Ware's 3D music has also been used in an unusual noise suppression experiment undertaken in Brighton in 2011 on behalf of the Noise Abatement Society (NAS).[12] During this experiment, which was an entry for the John Connell Technology Award, a six-point sound field was created using ethereal sound textures. This was played in the main shopping street in the city, West Street, with the intention of distracting people from the traffic noise.

In the meantime, film made of the street during the time the sound was being produced was analysed by the psychobiologist Harry Witchel to assess whether the ambient sound made any difference to hearers' behaviour.[13] Early results suggested that it did have a beneficial effect for the public both during the day and anecdotal evidence suggested it served as a calming influence during the "clubbers rush" in the evening. Suggestions have been made that the experiment could be rolled out more widely in the future.

Honours and awards[edit]

Ware is a Visiting Professor at Queen Mary University of London, a member of BAFTA, a Fellow of the Royal Society of Arts, and a founder of 5D – the future of immersive design. In 2012 he received an Honorary Doctorate in Science from the University of London.[14] He received a "Gold Badge Award" from the British Academy of Songwriters, Composers, & Authors (BASCA) in 2017.[15]


In November 2020, Ware launched a podcast, Electronically Yours.[16] It shares the title with his forthcoming autobiography.[17]

Public speaking[edit]

Ware speaks regularly on music policy from the perspective of a creative person. His speaking engagements have included: "The future of copyright in Europe" at the British Library on 11 February 2011 for Copyright for Creativity;[18] "The needs of creators, archivists, and educators in transforming creative works" at the European Parliament in Brussels on 14 June 2011;[19] and two outreach events in Brussels[20] in May 2012 in the Library of the European Parliament. He was also a keynote speaker at the Silicon Dreams festival in Leicestershire on 6 July 2013, where he performed with Heaven 17.[21]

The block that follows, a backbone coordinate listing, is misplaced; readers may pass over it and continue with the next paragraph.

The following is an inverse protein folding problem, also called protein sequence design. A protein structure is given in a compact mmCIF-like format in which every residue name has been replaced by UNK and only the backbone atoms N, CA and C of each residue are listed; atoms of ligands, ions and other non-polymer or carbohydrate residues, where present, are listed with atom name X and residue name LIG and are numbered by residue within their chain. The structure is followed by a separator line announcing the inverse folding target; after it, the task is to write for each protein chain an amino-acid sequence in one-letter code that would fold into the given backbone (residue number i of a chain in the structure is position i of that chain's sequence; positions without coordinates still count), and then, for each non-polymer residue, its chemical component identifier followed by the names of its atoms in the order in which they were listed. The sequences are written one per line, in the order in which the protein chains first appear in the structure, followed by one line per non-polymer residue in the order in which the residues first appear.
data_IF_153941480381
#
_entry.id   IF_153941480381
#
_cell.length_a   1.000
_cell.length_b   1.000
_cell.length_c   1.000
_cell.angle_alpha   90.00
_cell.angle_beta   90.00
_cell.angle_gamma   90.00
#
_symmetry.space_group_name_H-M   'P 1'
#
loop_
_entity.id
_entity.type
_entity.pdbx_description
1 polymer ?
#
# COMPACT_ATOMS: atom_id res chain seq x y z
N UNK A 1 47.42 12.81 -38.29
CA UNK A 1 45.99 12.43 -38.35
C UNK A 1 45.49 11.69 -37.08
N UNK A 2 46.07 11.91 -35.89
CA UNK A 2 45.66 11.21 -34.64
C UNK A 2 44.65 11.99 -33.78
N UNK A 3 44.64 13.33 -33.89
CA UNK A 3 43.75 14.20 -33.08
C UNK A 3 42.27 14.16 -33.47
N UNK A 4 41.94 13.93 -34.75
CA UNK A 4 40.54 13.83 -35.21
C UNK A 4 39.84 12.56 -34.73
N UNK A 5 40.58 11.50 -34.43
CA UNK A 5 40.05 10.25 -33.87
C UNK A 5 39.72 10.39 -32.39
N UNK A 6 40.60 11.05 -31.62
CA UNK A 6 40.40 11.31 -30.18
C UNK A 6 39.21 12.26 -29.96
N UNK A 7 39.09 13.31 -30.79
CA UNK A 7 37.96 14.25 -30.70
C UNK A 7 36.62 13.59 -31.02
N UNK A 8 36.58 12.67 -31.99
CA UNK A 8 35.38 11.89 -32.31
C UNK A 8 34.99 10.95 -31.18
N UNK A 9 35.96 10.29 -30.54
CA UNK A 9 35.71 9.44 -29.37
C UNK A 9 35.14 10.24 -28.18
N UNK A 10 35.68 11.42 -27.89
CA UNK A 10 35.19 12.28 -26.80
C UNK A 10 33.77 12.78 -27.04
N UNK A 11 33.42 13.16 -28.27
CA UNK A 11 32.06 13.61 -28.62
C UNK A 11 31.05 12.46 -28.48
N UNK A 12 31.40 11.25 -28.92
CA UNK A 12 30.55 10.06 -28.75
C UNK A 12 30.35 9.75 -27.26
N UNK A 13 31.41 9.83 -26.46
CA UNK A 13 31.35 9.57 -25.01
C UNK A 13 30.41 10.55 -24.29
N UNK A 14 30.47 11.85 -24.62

Personal life[edit]

Ware is married to Landsley and has two children, Elena and Gabriel.[22]

Political views[edit]

In November 2019, along with 34 other musicians, Ware signed a letter endorsing the Labour Party leader Jeremy Corbyn in the 2019 UK general election with a call to end austerity.[23][24]


  1. ^ Ankeny, Jason. "Heaven 17: Biography". Allmusic. Retrieved 16 April 2011.
  2. ^ "Martyn Ware interview: The Heaven 17 synth pioneer on Sheffield, music and architecture". Martyn Ware interview: The Heaven 17 synth pioneer on Sheffield, music and architecture.
  3. ^ Clark, Vince, Martyn Ware, retrieved 14 June 2016
  4. ^ Martyn Ware: Creating "new musical textures", retrieved 14 June 2016
  5. ^ Ankeny, Jason, The Human League, retrieved 14 June 2016
  6. ^ Ankeny, Jason, Heaven 17, retrieved 14 June 2016
  7. ^ DiGravina, Tim. "Spectrum Pursuit Vehicle: Review". Allmusic. Retrieved 16 April 2011.
  8. ^ Thorpe, Vanessa (7 November 2015), From Heaven 17 to sonic muralist: how Martyn Ware wants to redefine art, retrieved 14 June 2016
  9. ^ Morris, Steven (20 March 2016), Martyn Ware's seaside soundscape: a feeling of calm in a manic world
  10. ^ "Electronically Yours with Martyn Ware". Retrieved 11 May 2021.
  11. ^ Hellqvist, David, The Future of Sound According to Martyn Ware, retrieved 15 June 2016
  12. ^ Lester, Ahren. "Noise Abatement Society experiment uses d&b audiotechnik loudspeakers". Audio Pro International. Retrieved 31 January 2012.
  13. ^ Sound experiment to take place on West Street, 1 November 2011, retrieved 15 June 2016
  14. ^ Human League's Martyn Ware awarded Honorary Doctorate, retrieved 19 July 2018
  15. ^ Gold Badge Awards 2017,
  16. ^ "Martyn Ware Launches New Podcast Series". Tileyard. 13 January 2021. Retrieved 25 May 2021.
  17. ^ "ELECTRONICALLY YOURS by Martyn Ware". Little Brown. Retrieved 31 May 2022.
  18. ^ The future of copyright in Europe, 11 February 2011, Copyright for Creativity, London
  19. ^ The needs of creators, archivists, and educators in transforming creative works, 14 June 2011, Copyright for Creativity, Brussels
  20. ^ "events".
  21. ^ An Evening With Martyn Ware, 6 July 2013,
  22. ^ Heaven 17, plus 35 – the Martyn Ware interview, 1 October 2015, retrieved 14 June 2016
  23. ^ "Musicians backing Jeremy Corbyn's Labour". The Guardian. 25 November 2019. Retrieved 1 December 2019.
  24. ^ Gayle, Damien (25 November 2019). "Stormzy backs Labour in election with call to end austerity". The Guardian. Retrieved 1 December 2019.

External links[edit]